Bailie's Grave Post - Fort Stokes
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Named after Lieutenant CT Bailie who, together with his party of thirty men, were massacred by the Xhosas in the Ntaba ka Ndoda bush in June 1835. According to Colonel Bolton's report the wattle and daub officers' quarters, soldiers' barracks, guardhouse and stables were all in a state of complete decay at the beginning of 1856 and some were in danger of falling down at any moment. The wattle and daub Commissariat store and stone powder magazine were in good order.(Coetzee 1995) All that is left is the earth embankments around the perimeter of the fort. (William MARTINSON 2012)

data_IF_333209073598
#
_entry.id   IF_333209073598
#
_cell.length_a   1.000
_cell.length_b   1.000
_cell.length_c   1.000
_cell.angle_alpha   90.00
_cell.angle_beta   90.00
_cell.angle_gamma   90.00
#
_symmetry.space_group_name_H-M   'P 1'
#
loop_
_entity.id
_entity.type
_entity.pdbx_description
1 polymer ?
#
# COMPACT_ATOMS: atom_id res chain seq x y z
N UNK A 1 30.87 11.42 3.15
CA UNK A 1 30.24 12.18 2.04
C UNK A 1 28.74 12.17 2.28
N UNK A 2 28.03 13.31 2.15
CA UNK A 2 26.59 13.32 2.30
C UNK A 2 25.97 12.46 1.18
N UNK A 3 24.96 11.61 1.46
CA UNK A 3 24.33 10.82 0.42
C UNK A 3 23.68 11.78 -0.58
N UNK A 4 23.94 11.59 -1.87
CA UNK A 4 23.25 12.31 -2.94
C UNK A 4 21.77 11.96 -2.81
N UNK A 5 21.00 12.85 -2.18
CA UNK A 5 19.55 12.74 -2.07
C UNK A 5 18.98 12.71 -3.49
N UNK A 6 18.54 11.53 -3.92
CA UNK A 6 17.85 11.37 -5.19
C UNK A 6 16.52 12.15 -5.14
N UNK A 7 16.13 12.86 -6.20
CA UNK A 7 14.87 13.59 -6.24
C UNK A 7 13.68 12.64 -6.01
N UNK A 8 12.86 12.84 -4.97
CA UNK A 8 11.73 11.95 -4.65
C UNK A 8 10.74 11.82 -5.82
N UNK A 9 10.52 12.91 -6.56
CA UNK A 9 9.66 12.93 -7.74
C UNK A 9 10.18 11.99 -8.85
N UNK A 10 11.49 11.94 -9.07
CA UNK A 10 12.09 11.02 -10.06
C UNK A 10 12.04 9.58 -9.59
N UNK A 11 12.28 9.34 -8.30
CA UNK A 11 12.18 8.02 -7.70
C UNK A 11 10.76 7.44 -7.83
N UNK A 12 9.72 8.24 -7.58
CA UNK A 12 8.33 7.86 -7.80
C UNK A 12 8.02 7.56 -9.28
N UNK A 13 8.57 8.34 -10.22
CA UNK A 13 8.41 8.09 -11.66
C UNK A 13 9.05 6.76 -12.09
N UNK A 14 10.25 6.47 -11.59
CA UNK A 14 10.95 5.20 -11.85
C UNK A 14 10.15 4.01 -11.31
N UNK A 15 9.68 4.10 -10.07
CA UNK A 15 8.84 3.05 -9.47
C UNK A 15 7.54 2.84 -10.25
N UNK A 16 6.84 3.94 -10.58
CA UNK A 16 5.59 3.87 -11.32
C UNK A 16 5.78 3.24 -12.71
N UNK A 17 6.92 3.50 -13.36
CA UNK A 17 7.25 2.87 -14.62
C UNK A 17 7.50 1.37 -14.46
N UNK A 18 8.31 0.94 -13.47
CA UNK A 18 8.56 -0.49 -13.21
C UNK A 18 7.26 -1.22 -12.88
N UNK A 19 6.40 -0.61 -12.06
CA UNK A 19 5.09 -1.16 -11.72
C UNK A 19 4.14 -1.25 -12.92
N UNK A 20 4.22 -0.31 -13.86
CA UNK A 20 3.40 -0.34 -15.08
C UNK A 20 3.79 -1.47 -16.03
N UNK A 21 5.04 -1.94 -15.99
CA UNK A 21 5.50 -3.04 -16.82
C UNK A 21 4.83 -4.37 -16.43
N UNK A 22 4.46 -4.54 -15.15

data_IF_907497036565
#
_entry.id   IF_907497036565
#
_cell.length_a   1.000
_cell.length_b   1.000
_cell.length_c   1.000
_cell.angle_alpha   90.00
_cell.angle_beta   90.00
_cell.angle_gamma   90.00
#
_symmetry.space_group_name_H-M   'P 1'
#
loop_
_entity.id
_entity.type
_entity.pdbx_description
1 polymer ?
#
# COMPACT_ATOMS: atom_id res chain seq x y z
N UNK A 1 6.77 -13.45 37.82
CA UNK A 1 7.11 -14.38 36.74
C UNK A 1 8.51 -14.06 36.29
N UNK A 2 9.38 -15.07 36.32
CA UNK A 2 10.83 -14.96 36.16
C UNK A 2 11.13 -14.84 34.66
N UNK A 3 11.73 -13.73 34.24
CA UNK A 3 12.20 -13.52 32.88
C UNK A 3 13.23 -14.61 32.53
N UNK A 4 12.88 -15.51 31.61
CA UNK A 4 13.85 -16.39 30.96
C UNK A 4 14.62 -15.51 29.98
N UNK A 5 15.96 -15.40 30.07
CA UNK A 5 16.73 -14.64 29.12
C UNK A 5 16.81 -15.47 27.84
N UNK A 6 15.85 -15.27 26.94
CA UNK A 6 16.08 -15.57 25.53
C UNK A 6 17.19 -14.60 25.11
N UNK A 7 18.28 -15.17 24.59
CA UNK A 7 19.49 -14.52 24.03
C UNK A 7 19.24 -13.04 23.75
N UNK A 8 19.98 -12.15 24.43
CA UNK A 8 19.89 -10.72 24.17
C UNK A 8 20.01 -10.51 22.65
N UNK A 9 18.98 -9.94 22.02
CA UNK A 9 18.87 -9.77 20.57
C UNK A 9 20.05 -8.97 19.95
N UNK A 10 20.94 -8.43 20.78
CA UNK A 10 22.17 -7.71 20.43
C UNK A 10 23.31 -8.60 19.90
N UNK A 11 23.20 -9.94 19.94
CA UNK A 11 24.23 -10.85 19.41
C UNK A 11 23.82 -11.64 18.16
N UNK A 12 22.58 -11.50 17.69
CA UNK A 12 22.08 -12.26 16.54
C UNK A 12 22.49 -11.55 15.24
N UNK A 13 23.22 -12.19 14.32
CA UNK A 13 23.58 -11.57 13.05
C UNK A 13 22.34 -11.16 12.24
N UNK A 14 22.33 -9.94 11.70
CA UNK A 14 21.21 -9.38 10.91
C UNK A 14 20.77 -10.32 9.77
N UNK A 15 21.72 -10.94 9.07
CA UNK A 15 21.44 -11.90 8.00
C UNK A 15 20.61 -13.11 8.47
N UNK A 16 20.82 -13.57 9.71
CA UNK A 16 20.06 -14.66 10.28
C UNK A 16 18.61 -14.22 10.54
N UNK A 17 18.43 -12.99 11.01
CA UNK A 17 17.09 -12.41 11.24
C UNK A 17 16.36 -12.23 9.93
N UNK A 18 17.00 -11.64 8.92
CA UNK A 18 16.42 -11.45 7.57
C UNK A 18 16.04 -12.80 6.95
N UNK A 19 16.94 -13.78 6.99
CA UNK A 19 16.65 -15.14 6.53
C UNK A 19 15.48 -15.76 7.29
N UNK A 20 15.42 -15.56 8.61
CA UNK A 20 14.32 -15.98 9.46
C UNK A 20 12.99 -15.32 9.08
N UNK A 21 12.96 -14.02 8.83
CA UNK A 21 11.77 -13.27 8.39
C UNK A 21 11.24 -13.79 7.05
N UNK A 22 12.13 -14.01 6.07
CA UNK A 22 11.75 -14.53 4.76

All truncated references not fully cited below are those of Joanna Walker's original text and cited in full in the 'Bibliography' entry of the Lexicon.
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